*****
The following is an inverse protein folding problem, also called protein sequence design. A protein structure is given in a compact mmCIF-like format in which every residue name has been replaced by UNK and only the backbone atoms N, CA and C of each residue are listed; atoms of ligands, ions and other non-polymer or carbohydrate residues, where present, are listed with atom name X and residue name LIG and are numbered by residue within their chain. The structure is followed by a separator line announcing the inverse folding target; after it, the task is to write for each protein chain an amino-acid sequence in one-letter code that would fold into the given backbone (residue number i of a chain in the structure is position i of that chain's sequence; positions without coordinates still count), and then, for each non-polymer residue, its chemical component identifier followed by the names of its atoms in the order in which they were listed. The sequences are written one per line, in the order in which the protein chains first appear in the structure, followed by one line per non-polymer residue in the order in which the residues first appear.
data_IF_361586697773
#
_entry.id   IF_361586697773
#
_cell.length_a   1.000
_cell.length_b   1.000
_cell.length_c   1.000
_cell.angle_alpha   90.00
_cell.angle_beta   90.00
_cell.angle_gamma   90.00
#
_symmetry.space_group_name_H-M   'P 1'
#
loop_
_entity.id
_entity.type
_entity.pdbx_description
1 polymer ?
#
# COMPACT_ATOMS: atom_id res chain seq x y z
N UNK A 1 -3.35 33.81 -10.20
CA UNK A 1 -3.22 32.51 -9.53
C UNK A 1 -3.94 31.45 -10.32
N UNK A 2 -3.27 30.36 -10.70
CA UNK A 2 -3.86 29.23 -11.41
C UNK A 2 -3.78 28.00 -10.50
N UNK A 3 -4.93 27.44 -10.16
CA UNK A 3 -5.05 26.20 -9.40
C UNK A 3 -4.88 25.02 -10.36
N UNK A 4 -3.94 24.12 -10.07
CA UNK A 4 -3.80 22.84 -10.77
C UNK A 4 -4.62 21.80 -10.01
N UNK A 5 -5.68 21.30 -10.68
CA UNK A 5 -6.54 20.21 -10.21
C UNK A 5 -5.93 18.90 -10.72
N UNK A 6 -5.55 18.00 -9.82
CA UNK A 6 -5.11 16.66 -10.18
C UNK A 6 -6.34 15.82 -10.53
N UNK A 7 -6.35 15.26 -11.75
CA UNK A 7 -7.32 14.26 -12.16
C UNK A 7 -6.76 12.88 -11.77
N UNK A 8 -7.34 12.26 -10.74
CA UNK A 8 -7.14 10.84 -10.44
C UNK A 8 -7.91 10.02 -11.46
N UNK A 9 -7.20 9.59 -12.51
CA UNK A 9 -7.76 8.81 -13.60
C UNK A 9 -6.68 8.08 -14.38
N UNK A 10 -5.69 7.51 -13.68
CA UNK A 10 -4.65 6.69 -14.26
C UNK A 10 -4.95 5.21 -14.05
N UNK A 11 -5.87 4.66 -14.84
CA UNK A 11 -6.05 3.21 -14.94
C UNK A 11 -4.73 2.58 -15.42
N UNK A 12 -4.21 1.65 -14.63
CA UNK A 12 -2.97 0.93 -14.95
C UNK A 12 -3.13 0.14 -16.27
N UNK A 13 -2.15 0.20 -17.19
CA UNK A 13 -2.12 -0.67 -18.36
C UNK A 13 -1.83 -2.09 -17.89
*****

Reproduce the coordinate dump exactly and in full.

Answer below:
The following is an inverse protein folding problem, also called protein sequence design. A protein structure is given in a compact mmCIF-like format in which every residue name has been replaced by UNK and only the backbone atoms N, CA and C of each residue are listed; atoms of ligands, ions and other non-polymer or carbohydrate residues, where present, are listed with atom name X and residue name LIG and are numbered by residue within their chain. The structure is followed by a separator line announcing the inverse folding target; after it, the task is to write for each protein chain an amino-acid sequence in one-letter code that would fold into the given backbone (residue number i of a chain in the structure is position i of that chain's sequence; positions without coordinates still count), and then, for each non-polymer residue, its chemical component identifier followed by the names of its atoms in the order in which they were listed. The sequences are written one per line, in the order in which the protein chains first appear in the structure, followed by one line per non-polymer residue in the order in which the residues first appear.
data_IF_361586697773
#
_entry.id   IF_361586697773
#
_cell.length_a   1.000
_cell.length_b   1.000
_cell.length_c   1.000
_cell.angle_alpha   90.00
_cell.angle_beta   90.00
_cell.angle_gamma   90.00
#
_symmetry.space_group_name_H-M   'P 1'
#
loop_
_entity.id
_entity.type
_entity.pdbx_description
1 polymer ?
#
# COMPACT_ATOMS: atom_id res chain seq x y z
N UNK A 1 -3.35 33.81 -10.20
CA UNK A 1 -3.22 32.51 -9.53
C UNK A 1 -3.94 31.45 -10.32
N UNK A 2 -3.27 30.36 -10.70
CA UNK A 2 -3.86 29.23 -11.41
C UNK A 2 -3.78 28.00 -10.50
N UNK A 3 -4.93 27.44 -10.16
CA UNK A 3 -5.05 26.20 -9.40
C UNK A 3 -4.88 25.02 -10.36
N UNK A 4 -3.94 24.12 -10.07
CA UNK A 4 -3.80 22.84 -10.77
C UNK A 4 -4.62 21.80 -10.01
N UNK A 5 -5.68 21.30 -10.68
CA UNK A 5 -6.54 20.21 -10.21
C UNK A 5 -5.93 18.90 -10.72
N UNK A 6 -5.55 18.00 -9.82
CA UNK A 6 -5.11 16.66 -10.18
C UNK A 6 -6.34 15.82 -10.53
N UNK A 7 -6.35 15.26 -11.75
CA UNK A 7 -7.32 14.26 -12.16
C UNK A 7 -6.76 12.88 -11.77
N UNK A 8 -7.34 12.26 -10.74
CA UNK A 8 -7.14 10.84 -10.44
C UNK A 8 -7.91 10.02 -11.46
N UNK A 9 -7.20 9.59 -12.51
CA UNK A 9 -7.76 8.81 -13.60
C UNK A 9 -6.68 8.08 -14.38
N UNK A 10 -5.69 7.51 -13.68
CA UNK A 10 -4.65 6.69 -14.26
C UNK A 10 -4.95 5.21 -14.05
N UNK A 11 -5.87 4.66 -14.84
CA UNK A 11 -6.05 3.21 -14.94
C UNK A 11 -4.73 2.58 -15.42
N UNK A 12 -4.21 1.65 -14.63
CA UNK A 12 -2.97 0.93 -14.95
C UNK A 12 -3.13 0.14 -16.27
N UNK A 13 -2.15 0.20 -17.19
CA UNK A 13 -2.12 -0.67 -18.36
C UNK A 13 -1.83 -2.09 -17.89